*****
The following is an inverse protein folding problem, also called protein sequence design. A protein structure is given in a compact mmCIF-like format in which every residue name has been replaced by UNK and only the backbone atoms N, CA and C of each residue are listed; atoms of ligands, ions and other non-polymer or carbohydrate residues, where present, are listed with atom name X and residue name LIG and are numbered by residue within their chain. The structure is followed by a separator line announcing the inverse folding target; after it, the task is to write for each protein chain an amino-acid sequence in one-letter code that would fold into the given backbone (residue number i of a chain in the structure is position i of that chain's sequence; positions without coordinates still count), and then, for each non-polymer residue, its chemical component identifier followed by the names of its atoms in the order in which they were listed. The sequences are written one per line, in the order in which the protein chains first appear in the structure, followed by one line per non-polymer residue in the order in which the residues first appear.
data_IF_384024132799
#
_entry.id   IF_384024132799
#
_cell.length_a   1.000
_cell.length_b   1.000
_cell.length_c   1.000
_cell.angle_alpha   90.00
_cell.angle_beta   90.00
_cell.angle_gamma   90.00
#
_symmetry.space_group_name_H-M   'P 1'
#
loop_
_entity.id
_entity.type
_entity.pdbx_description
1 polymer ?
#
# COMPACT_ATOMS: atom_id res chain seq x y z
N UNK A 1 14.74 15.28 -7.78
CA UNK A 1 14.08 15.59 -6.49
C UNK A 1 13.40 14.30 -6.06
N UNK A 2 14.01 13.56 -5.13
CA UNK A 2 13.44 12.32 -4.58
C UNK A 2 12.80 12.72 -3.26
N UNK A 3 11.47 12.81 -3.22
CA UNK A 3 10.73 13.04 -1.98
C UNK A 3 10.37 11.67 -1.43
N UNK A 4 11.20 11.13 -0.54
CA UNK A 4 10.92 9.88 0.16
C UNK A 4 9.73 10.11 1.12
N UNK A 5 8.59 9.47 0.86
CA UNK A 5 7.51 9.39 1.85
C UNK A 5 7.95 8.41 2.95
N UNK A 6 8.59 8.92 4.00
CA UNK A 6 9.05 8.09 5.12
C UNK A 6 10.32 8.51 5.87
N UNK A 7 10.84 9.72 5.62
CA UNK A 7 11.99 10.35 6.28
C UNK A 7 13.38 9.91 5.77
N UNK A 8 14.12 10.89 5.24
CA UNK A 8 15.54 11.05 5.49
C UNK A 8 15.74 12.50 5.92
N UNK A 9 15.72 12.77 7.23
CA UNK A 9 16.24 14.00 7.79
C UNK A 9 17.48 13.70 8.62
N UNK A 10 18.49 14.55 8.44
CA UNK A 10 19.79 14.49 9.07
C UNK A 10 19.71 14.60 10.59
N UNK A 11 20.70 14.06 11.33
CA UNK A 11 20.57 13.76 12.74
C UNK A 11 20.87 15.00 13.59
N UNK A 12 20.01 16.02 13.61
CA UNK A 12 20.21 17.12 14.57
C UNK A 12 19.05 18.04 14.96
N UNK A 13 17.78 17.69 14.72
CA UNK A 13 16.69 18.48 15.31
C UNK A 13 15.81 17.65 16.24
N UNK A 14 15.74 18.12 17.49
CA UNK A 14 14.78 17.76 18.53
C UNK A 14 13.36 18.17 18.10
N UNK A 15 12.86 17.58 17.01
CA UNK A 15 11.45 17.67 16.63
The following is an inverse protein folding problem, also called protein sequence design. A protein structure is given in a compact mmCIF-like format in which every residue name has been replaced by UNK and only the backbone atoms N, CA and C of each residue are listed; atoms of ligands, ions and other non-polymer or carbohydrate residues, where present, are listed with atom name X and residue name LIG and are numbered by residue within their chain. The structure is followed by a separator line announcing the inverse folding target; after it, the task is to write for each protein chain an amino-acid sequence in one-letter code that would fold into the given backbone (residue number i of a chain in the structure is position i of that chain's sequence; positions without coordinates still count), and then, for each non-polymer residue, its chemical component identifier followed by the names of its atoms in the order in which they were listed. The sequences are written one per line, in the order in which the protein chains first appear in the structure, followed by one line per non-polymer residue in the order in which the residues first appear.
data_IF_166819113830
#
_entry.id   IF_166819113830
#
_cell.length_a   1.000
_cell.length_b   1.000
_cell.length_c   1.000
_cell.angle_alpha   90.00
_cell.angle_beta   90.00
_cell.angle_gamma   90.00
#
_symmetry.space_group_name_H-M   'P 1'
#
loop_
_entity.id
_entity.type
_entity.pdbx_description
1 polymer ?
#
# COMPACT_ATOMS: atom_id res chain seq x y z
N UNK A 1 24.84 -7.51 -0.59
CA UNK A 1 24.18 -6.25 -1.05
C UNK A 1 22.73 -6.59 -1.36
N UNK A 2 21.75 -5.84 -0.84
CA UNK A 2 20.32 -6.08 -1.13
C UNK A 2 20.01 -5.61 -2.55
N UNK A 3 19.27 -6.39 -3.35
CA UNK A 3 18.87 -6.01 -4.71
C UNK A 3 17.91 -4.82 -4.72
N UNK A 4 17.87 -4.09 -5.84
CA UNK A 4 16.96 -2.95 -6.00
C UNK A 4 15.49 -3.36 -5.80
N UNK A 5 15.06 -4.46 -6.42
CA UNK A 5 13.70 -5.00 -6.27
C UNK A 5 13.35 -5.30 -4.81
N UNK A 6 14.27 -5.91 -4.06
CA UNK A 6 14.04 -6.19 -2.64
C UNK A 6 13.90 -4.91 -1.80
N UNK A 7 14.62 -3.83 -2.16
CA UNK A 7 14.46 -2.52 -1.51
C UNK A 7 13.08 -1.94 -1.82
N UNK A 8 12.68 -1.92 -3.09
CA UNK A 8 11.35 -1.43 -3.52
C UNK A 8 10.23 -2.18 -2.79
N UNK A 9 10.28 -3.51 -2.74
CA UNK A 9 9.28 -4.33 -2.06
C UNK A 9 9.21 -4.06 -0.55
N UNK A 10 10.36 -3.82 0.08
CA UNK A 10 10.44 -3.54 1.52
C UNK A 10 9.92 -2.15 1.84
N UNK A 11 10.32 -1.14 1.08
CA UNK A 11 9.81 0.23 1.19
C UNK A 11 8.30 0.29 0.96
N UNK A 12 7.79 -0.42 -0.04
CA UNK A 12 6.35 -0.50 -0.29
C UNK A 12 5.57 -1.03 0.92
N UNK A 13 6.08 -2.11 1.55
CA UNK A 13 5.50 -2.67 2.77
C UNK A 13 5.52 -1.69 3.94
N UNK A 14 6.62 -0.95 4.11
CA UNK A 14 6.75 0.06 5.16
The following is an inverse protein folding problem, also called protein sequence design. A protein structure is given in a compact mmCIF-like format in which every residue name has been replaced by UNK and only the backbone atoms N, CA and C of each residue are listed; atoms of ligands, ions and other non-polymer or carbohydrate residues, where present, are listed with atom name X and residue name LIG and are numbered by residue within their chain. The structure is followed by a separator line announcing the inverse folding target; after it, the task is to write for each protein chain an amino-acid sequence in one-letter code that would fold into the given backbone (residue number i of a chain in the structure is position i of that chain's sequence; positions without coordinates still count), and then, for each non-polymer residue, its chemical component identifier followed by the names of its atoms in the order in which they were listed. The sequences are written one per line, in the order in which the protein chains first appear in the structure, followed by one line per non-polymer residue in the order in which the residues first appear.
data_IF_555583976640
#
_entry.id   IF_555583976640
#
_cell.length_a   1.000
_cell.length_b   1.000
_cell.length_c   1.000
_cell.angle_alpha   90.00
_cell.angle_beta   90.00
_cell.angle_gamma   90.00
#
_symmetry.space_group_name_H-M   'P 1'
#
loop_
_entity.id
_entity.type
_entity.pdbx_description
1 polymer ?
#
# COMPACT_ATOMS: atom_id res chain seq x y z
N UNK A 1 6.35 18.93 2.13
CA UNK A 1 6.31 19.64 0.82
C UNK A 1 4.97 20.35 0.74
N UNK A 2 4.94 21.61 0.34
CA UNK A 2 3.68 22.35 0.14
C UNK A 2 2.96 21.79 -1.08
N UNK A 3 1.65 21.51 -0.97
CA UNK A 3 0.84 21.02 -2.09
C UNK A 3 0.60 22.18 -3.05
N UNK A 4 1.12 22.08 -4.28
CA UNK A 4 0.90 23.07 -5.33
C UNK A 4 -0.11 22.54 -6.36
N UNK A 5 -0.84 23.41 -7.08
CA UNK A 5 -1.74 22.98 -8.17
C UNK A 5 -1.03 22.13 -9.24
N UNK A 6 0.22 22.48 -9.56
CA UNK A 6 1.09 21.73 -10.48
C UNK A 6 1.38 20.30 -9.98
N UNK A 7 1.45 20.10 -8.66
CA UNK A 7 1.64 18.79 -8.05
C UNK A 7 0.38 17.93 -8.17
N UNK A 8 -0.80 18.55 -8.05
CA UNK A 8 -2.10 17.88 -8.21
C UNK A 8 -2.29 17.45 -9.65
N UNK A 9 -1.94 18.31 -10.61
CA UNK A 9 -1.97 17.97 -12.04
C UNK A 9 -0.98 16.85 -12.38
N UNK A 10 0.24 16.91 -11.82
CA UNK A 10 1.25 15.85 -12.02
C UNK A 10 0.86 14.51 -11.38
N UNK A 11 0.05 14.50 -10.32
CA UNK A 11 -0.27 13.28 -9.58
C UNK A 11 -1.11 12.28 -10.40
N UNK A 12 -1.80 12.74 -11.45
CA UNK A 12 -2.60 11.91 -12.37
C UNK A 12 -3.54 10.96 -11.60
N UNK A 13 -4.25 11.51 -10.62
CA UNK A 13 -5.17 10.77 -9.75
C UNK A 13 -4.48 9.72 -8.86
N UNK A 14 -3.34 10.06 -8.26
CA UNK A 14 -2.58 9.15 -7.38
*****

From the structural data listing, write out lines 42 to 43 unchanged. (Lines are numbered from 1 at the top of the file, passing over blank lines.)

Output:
C UNK A 7 13.38 9.91 5.77
N UNK A 8 14.12 10.89 5.24